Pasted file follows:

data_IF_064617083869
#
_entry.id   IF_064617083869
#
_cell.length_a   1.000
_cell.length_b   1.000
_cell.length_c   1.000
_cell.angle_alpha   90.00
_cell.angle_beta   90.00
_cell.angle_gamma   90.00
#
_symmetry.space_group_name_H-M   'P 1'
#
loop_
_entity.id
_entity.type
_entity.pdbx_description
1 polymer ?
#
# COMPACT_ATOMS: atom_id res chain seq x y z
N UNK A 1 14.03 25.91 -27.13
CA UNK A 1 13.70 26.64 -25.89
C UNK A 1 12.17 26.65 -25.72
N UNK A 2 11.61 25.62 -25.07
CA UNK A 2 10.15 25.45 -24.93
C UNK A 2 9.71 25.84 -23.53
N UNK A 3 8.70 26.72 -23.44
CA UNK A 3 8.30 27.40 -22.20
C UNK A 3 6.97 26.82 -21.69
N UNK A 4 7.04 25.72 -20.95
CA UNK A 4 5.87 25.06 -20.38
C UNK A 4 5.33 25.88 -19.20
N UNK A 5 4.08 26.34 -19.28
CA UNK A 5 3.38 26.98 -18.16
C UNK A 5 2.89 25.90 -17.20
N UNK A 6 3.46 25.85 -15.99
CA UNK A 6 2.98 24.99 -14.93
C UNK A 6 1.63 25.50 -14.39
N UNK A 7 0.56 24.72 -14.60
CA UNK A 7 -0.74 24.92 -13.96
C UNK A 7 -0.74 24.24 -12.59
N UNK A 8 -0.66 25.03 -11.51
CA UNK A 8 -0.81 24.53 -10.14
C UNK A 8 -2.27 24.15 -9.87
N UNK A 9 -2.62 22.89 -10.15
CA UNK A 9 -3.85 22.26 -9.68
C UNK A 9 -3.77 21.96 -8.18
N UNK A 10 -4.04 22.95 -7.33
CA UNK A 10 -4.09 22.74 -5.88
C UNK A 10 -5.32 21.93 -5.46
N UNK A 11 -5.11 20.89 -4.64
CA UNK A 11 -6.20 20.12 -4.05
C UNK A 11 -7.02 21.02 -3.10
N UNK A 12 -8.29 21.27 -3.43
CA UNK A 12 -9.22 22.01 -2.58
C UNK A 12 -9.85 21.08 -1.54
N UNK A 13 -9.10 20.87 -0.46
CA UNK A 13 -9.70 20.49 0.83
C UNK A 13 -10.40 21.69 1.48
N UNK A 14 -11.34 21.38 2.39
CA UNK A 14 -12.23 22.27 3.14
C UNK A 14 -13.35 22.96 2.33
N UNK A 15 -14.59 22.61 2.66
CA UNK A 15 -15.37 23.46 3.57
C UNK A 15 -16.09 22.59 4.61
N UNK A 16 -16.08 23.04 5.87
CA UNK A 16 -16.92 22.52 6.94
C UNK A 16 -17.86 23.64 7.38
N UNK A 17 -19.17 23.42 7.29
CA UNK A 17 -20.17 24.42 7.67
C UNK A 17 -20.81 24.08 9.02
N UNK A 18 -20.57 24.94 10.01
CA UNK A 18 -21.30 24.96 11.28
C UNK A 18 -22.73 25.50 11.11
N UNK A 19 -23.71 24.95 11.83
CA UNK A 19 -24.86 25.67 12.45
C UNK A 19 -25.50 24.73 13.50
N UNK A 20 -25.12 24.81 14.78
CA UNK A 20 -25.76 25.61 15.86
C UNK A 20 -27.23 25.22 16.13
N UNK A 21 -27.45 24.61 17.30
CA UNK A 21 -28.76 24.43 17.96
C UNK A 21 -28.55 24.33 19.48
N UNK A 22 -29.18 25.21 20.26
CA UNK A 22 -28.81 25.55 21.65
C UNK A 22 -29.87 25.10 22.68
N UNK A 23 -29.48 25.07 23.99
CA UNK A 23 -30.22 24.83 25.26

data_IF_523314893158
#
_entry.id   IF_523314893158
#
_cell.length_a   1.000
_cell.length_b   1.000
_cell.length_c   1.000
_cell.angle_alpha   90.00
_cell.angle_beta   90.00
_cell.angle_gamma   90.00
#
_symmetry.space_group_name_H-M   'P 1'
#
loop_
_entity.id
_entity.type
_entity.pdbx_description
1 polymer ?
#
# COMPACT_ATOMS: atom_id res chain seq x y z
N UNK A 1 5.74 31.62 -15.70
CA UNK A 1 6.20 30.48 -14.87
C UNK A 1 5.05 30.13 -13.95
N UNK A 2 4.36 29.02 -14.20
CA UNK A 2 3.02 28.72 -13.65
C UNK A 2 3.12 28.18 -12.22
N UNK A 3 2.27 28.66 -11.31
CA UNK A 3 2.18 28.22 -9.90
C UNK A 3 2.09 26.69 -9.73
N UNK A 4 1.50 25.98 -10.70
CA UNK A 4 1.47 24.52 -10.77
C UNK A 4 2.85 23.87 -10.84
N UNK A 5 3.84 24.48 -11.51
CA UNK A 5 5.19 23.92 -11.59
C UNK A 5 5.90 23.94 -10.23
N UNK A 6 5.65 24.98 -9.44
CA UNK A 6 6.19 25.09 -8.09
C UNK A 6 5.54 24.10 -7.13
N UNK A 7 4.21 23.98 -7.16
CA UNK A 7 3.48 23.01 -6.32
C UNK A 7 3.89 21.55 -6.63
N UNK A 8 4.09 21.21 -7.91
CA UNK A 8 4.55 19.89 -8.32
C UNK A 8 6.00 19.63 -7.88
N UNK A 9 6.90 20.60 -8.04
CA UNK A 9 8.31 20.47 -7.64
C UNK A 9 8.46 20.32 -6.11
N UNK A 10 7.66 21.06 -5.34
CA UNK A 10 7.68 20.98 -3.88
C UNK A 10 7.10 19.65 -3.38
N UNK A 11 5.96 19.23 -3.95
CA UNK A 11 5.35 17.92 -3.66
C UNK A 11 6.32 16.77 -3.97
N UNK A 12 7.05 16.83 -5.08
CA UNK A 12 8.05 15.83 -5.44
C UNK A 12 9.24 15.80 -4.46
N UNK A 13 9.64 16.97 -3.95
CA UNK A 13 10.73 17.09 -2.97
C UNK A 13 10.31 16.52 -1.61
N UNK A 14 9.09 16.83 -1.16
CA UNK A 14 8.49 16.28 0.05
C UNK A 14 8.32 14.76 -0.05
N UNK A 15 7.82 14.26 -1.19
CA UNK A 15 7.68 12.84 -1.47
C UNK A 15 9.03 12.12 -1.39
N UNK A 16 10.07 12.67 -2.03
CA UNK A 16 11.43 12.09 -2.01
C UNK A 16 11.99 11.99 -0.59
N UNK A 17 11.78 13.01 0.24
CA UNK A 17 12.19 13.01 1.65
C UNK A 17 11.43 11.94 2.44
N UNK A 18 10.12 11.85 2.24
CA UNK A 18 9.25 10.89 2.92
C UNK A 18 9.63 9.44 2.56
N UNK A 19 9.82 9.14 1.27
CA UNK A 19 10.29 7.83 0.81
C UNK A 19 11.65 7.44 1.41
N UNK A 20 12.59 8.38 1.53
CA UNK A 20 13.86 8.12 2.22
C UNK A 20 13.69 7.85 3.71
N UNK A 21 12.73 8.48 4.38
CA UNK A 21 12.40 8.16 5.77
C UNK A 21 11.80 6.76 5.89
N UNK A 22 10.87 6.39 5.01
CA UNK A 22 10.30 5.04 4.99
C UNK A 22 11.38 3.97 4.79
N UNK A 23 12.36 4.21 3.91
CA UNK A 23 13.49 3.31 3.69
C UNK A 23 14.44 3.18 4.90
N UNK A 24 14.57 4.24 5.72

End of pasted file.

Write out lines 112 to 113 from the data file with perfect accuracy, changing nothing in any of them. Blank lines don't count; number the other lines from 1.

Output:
N UNK A 2 4.36 29.02 -14.20
CA UNK A 2 3.02 28.72 -13.65